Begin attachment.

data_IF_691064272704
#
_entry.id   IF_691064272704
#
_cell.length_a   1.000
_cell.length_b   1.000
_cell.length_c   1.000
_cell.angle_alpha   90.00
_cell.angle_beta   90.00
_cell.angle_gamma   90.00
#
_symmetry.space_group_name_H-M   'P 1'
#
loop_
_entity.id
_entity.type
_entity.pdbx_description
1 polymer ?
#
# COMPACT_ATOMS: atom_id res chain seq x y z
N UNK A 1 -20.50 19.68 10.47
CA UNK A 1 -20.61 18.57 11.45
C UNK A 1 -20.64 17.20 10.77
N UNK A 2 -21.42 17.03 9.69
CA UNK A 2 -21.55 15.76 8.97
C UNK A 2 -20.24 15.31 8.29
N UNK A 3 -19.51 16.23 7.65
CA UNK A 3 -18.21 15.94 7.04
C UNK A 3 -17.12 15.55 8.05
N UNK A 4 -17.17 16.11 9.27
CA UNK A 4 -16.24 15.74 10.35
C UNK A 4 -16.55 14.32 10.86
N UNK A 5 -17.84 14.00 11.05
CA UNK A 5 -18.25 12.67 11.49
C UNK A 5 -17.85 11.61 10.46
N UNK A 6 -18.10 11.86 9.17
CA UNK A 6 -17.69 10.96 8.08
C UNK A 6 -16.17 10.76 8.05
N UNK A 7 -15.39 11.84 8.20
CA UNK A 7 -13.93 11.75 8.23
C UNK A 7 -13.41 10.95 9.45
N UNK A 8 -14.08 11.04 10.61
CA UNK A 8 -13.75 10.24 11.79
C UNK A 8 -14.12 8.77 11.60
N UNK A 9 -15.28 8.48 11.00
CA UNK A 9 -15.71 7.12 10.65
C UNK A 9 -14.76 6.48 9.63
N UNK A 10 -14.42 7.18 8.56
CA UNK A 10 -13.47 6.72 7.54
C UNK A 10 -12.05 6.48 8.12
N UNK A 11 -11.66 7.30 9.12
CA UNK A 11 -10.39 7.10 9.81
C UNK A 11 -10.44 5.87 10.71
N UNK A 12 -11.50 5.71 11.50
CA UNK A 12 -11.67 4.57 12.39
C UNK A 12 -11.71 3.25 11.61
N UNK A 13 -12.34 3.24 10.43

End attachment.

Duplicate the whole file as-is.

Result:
data_IF_691064272704
#
_entry.id   IF_691064272704
#
_cell.length_a   1.000
_cell.length_b   1.000
_cell.length_c   1.000
_cell.angle_alpha   90.00
_cell.angle_beta   90.00
_cell.angle_gamma   90.00
#
_symmetry.space_group_name_H-M   'P 1'
#
loop_
_entity.id
_entity.type
_entity.pdbx_description
1 polymer ?
#
# COMPACT_ATOMS: atom_id res chain seq x y z
N UNK A 1 -20.50 19.68 10.47
CA UNK A 1 -20.61 18.57 11.45
C UNK A 1 -20.64 17.20 10.77
N UNK A 2 -21.42 17.03 9.69
CA UNK A 2 -21.55 15.76 8.97
C UNK A 2 -20.24 15.31 8.29
N UNK A 3 -19.51 16.23 7.65
CA UNK A 3 -18.21 15.94 7.04
C UNK A 3 -17.12 15.55 8.05
N UNK A 4 -17.17 16.11 9.27
CA UNK A 4 -16.24 15.74 10.35
C UNK A 4 -16.55 14.32 10.86
N UNK A 5 -17.84 14.00 11.05
CA UNK A 5 -18.25 12.67 11.49
C UNK A 5 -17.85 11.61 10.46
N UNK A 6 -18.10 11.86 9.17
CA UNK A 6 -17.69 10.96 8.08
C UNK A 6 -16.17 10.76 8.05
N UNK A 7 -15.39 11.84 8.20
CA UNK A 7 -13.93 11.75 8.23
C UNK A 7 -13.41 10.95 9.45
N UNK A 8 -14.08 11.04 10.61
CA UNK A 8 -13.75 10.24 11.79
C UNK A 8 -14.12 8.77 11.60
N UNK A 9 -15.28 8.48 11.00
CA UNK A 9 -15.71 7.12 10.65
C UNK A 9 -14.76 6.48 9.63
N UNK A 10 -14.42 7.18 8.56
CA UNK A 10 -13.47 6.72 7.54
C UNK A 10 -12.05 6.48 8.12
N UNK A 11 -11.66 7.30 9.12
CA UNK A 11 -10.39 7.10 9.81
C UNK A 11 -10.44 5.87 10.71
N UNK A 12 -11.50 5.71 11.50
CA UNK A 12 -11.67 4.57 12.39
C UNK A 12 -11.71 3.25 11.61
N UNK A 13 -12.34 3.24 10.43